The Advantages of Using a Hydraulic Hand Pump
Hydraulic hand pumps play an essential role in every industry that requires the testing and calibrating of pressure instruments such as pressure transmitters, gauges, and switches. From energy production and health care to construction and wastewater management, they perform a very necessary function that ultimately helps keep our global economy running safely and efficiently.
With such a wide range of uses, there’s no single hand pump that serves the needs of every application. In this article, we’ll take a look at the basic functionality of hydraulic hand pumps and outline some of their most important characteristics.
What is a Hydraulic Hand Pump?
Hand-operated hydraulic pumps convert mechanical energy into hydraulic energy (a combination of pressure and flow) by delivering hydraulic fluid under pressure through directly applied manual effort. They use the simple principle of a handle providing leverage to an internal piston. The piston then forces hydraulic fluid into the cylinder port. Water and hydraulic oil are the most common fluids, but a variety of pressure media may be used. The hydraulic energy generated is used to supply pressure for testing, adjusting, and calibrating different types of measuring instruments. This differs from pneumatic hand pumps, which generate pressure using air, a very compressible gas, rather than an incompressible fluid medium.
Hydraulic Hand Pumps in Action
Hydraulic pressure test pumps are ideal for applications where a high level of pressure (10,000 psi or 70 MPa) is required. They’re typically used with a digital pressure calibrator to calibrate pressure transmitters and pressure gauges and in pressure switch testing and leak testing. Because they are lightweight and don’t require a power source, hand-operated hydraulic pumps are ideal in field testing situations where electric power or compressed gas sources are unavailable or unsuitable. They are especially well suited to hazardous locations in the oil and gas industry where electrically powered equipment is very expensive.
Three Key Attributes of Hydraulic Hand Pumps
Hydraulic hand pumps have come a long way since their humble beginnings. Today, there are a variety of styles and pressure ranges available, and they are all generally engineered to be rugged, lightweight and easy to use. But there are a few essential characteristics of the hydraulic hand pump that are worth highlighting, particularly in comparison to their pneumatic equivalents.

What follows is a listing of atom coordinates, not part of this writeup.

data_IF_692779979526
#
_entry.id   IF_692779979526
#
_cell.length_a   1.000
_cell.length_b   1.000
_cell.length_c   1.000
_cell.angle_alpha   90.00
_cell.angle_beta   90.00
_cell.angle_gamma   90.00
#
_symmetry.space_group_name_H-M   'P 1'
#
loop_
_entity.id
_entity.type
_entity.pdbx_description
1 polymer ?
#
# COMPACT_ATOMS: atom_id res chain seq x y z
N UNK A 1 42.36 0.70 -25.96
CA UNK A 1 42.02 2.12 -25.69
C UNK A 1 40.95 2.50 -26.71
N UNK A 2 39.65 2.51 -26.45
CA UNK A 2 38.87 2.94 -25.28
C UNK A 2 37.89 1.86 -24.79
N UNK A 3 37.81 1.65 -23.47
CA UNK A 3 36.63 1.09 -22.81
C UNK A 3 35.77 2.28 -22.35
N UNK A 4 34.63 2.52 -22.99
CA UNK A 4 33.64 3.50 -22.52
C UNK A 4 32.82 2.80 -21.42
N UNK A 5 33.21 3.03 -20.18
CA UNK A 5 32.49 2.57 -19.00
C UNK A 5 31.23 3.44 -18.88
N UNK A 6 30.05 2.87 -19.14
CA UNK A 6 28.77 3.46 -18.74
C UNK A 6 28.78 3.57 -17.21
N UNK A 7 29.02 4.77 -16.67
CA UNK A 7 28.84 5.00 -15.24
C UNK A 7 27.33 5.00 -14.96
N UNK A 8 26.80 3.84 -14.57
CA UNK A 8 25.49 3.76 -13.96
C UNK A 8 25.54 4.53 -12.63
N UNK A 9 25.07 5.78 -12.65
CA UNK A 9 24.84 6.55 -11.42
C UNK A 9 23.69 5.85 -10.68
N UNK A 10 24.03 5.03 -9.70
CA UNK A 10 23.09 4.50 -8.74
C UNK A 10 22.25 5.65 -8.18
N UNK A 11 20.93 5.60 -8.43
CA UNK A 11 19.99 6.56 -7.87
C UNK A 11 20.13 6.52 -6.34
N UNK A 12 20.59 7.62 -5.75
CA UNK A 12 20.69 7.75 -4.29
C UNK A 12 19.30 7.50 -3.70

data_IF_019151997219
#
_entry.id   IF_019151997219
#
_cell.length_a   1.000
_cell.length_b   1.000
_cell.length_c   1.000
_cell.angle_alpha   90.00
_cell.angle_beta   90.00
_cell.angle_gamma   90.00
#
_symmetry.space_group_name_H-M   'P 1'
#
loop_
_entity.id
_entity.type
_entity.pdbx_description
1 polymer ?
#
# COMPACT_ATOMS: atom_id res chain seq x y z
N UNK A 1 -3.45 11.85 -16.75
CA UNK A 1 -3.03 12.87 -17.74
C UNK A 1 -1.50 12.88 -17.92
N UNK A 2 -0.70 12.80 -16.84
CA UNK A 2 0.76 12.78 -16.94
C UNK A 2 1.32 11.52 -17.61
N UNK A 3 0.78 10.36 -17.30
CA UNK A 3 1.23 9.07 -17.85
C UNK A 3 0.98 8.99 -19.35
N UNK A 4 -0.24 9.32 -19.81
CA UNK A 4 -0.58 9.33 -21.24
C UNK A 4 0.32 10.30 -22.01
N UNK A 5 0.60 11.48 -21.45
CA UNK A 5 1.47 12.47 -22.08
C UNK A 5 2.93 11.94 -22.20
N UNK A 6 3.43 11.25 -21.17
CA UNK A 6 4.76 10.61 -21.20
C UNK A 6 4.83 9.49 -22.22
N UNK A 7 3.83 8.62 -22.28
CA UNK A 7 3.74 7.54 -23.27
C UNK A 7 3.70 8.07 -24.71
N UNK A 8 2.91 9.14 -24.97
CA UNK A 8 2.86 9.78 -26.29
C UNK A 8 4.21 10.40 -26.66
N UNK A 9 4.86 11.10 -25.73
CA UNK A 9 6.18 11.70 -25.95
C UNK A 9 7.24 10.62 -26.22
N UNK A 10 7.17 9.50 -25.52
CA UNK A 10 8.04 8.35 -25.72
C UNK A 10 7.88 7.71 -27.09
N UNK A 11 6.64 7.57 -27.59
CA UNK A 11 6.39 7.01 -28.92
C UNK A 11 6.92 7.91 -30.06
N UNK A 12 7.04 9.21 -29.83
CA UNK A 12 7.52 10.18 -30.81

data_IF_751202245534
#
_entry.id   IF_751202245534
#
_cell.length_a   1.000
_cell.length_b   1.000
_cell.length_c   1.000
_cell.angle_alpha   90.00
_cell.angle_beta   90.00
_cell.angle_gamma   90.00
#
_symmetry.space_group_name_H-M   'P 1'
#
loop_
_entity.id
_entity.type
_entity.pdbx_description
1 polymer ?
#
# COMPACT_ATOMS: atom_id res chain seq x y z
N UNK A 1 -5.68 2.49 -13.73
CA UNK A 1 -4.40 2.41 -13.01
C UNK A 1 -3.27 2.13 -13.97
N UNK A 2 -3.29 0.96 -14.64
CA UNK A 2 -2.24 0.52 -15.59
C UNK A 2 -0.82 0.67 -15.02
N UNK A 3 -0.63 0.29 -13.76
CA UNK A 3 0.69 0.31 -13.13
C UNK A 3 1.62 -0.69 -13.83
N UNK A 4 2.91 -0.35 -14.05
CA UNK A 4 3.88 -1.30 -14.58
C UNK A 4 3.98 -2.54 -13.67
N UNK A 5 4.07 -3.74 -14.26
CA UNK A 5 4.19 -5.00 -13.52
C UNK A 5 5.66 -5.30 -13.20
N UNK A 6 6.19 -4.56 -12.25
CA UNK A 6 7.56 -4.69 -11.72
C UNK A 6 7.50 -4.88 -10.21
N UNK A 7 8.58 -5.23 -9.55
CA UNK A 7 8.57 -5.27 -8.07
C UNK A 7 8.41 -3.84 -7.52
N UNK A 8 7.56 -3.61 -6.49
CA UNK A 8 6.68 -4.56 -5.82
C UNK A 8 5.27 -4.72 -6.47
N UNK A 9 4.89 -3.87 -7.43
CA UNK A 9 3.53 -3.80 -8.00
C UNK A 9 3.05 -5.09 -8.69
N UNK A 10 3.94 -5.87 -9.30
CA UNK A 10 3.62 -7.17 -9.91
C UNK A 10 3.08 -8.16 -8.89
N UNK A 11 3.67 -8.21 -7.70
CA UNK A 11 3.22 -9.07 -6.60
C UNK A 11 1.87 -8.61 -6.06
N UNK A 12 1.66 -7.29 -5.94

- Efficiency - Hydraulic pressure is one of the most efficient methods of transferring energy. A hydraulic hand pump allows you to reach high levels of pressure with very little effort - just one or two squeezes of the handle. Because air is compressible, it would take a much higher degree of effort to reach the same levels of pressure with a pneumatic pump.
- Precision - Hand-operated hydraulic pumps are ideal in situations where a high degree of fine-tuning is required. They’re typically engineered with fine adjustment knobs that allow the operator to vary applied pressure to within .01 psi or .069 kPa.
- Stability - Hydraulic hand pumps are typically made with either cast or machined metal to limit leaks, prevent maintenance and ensure temperature and pressure stability.
Overall, hydraulic hand pumps are designed to increase your operational efficiency. They are available in a wide range of pump styles and flow rates with varying pressure options tailored to different applications.
If you’re involved in the energy, oil and natural gas industries and regularly perform pressure calibration testing on instruments, Ralston Instruments offers two Hydraulic Hand Pump models that are definitely worth a look. Oilfields can be particularly rough on hand pumps, but the rugged design of the QTHP 5000 psi / 35 MPa and XTHP 10,000 psi / 70 MPa ensures the same level of efficiency, precision, and stability that make hydraulic hand pumps such an excellent choice, both in the field and off. We also offer EPDM seals which are necessary for calibrating Skydrol in the aviation industry and not commonly offered with similar hydraulic gauges.